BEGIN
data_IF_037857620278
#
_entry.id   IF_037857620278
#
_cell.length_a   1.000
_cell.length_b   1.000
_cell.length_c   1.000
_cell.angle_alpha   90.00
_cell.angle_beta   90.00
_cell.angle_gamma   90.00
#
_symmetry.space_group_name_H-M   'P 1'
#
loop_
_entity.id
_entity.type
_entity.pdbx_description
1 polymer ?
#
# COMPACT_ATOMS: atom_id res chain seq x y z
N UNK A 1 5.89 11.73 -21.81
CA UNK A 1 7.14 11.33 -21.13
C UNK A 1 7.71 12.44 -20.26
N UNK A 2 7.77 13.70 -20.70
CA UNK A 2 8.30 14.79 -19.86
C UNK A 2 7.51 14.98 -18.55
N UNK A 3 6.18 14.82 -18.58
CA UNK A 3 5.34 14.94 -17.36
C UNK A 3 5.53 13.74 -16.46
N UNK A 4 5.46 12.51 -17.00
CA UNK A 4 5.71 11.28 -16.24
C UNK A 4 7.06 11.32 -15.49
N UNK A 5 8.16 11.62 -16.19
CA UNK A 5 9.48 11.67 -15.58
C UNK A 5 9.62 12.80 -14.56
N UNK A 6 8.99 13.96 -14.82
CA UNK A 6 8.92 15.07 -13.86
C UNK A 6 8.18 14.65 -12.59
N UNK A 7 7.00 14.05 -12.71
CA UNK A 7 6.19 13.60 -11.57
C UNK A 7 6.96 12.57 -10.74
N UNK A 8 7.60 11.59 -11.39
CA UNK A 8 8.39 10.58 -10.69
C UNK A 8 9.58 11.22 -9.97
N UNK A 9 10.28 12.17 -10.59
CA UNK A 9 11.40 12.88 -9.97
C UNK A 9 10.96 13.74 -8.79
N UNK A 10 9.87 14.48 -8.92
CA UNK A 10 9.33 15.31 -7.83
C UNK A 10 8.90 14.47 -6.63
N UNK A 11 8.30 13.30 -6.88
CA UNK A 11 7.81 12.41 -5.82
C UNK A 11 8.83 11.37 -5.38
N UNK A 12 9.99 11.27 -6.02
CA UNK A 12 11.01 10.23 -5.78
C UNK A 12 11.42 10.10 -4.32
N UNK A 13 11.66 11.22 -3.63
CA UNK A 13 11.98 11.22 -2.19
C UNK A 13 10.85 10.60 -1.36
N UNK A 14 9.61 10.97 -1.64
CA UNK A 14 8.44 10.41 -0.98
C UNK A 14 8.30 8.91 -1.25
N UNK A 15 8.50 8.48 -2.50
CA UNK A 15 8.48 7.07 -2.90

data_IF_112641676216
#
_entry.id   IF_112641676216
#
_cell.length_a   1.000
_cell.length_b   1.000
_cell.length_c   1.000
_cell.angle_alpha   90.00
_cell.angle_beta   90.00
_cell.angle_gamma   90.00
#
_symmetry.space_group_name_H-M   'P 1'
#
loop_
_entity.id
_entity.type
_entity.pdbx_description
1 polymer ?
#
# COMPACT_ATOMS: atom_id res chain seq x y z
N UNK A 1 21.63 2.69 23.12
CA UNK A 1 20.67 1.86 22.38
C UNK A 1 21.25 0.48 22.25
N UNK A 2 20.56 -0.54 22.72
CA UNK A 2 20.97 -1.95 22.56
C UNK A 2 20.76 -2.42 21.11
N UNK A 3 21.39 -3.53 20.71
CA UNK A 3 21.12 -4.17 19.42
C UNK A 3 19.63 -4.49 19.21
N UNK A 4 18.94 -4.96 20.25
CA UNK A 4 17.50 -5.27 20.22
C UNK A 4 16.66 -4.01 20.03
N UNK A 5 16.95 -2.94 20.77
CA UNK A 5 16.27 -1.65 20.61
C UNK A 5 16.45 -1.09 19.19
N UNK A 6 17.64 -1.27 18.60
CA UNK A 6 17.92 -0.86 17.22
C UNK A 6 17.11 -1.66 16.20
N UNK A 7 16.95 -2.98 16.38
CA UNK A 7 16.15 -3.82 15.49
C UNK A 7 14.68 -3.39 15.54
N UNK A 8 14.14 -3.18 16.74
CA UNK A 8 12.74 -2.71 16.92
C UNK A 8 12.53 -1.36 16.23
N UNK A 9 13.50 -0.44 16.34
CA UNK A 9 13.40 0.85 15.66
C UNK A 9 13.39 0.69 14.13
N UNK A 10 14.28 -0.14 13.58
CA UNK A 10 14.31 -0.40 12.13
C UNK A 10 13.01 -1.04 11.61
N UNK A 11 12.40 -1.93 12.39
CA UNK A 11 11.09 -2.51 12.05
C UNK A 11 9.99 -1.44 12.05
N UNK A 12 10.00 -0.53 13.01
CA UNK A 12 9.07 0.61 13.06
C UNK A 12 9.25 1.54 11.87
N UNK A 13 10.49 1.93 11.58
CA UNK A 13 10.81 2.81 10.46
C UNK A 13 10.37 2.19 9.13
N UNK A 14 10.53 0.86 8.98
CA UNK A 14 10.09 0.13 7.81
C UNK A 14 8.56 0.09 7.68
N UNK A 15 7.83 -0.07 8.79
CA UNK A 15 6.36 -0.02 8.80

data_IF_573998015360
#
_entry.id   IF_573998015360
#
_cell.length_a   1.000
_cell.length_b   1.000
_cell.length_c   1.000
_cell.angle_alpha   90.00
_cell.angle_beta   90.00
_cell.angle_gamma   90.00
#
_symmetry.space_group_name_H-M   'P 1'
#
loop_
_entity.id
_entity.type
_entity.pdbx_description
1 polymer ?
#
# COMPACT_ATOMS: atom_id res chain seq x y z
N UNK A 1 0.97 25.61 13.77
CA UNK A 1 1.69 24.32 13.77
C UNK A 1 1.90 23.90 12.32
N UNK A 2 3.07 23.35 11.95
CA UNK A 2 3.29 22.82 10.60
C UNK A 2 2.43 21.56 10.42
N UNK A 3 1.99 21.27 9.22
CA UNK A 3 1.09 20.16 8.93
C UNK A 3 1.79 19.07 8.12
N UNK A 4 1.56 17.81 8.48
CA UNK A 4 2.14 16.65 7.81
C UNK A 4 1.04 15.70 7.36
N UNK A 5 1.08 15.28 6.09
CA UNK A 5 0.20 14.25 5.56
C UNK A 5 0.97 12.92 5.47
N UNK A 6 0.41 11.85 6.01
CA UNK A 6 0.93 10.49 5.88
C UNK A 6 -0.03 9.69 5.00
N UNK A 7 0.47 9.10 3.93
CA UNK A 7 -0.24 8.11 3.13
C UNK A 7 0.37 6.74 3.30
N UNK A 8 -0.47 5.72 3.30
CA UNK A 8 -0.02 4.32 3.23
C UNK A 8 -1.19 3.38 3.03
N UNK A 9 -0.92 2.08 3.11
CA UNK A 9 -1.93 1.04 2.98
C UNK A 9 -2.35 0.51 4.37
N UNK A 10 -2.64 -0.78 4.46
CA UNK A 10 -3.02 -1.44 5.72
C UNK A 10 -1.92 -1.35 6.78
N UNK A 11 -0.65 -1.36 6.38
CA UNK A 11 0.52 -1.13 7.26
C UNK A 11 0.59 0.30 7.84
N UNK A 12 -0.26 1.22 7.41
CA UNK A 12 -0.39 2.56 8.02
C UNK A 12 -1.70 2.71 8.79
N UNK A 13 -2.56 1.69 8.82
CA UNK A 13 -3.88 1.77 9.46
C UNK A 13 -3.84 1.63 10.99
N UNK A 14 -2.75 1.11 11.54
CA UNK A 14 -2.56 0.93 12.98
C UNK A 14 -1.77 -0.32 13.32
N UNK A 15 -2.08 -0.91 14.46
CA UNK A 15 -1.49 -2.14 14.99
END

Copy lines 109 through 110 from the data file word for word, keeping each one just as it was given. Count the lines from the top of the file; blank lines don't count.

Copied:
N UNK A 9 13.50 -0.44 16.34
CA UNK A 9 13.40 0.85 15.66